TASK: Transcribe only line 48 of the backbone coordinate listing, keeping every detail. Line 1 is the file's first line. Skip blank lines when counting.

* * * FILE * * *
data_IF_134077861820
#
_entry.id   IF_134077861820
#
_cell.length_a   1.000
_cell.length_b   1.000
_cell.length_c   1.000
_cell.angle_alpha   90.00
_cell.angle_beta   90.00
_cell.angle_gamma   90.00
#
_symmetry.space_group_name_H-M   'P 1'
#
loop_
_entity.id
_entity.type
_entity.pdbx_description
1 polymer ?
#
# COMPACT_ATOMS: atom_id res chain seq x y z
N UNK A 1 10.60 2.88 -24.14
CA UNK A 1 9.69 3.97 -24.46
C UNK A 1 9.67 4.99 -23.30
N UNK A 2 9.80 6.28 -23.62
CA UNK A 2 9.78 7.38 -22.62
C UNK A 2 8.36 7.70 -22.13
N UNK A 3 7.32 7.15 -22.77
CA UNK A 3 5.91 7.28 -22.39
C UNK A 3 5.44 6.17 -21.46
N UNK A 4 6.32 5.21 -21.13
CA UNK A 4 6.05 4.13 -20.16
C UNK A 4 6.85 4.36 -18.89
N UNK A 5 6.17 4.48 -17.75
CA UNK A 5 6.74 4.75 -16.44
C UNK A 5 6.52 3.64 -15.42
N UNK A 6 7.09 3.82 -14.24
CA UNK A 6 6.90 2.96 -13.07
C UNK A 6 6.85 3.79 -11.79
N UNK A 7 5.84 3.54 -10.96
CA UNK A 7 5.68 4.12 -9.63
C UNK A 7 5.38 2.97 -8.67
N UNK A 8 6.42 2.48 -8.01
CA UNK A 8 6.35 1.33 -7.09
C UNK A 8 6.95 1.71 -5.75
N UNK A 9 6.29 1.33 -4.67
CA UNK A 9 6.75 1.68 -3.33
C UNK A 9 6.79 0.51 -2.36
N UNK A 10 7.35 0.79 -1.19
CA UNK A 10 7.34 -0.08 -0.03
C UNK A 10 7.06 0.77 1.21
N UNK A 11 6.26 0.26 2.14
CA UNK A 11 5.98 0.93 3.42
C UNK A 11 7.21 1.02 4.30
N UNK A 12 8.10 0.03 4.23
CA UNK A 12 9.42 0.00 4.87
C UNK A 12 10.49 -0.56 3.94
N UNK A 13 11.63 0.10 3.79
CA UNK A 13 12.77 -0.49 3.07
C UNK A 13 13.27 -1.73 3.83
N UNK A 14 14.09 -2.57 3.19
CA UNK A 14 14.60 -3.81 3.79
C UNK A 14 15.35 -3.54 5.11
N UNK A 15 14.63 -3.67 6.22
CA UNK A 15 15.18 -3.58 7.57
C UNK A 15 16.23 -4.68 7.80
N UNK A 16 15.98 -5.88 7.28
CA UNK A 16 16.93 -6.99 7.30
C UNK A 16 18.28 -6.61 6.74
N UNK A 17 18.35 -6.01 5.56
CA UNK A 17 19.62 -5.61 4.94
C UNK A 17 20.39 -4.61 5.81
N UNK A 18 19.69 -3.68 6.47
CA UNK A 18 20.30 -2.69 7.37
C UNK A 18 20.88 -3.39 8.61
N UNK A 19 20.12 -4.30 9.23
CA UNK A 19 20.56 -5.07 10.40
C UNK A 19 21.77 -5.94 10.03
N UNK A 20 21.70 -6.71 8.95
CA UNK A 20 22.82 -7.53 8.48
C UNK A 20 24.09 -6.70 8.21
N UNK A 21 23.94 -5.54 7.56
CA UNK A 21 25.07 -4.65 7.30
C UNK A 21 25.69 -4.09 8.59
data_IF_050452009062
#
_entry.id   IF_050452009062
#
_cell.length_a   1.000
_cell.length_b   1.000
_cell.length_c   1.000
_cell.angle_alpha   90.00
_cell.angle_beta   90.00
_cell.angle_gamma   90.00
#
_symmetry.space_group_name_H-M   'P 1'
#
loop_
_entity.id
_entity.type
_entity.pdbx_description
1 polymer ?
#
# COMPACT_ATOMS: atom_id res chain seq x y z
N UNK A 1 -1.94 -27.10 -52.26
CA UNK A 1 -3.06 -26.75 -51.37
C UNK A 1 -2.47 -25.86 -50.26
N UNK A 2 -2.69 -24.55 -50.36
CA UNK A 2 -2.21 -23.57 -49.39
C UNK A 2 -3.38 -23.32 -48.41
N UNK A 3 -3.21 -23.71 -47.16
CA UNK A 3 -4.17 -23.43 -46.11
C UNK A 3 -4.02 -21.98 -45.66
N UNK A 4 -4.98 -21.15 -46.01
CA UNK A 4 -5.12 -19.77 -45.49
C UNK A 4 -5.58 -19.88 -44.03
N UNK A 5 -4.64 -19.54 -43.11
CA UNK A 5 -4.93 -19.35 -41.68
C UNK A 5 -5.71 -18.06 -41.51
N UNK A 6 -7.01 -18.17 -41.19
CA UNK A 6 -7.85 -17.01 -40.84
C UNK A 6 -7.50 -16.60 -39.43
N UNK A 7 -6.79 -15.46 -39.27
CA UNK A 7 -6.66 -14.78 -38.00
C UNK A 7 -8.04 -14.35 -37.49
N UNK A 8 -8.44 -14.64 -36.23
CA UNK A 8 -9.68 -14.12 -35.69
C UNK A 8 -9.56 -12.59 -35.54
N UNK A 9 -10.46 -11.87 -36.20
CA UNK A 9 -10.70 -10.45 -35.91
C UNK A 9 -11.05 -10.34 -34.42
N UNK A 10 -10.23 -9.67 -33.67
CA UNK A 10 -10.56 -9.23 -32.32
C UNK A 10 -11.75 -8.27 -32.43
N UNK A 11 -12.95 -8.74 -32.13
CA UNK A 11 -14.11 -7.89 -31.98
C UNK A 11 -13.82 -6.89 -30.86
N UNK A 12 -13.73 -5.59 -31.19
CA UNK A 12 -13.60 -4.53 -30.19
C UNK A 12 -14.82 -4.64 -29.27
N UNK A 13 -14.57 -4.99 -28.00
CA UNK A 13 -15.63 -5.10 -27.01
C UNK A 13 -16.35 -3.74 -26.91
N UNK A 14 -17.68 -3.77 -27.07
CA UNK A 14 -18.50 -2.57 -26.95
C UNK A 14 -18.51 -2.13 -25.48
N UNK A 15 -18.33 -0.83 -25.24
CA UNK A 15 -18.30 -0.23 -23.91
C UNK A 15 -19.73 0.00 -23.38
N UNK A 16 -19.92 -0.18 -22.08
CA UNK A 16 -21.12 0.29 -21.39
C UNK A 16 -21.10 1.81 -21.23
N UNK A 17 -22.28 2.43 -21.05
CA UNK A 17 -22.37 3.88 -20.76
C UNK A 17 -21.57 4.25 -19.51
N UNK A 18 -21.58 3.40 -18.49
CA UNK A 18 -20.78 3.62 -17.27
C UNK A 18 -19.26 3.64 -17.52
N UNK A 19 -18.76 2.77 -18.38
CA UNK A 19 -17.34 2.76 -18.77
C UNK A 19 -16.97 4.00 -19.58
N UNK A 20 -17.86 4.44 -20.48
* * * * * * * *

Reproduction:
N UNK A 10 7.35 0.79 -1.19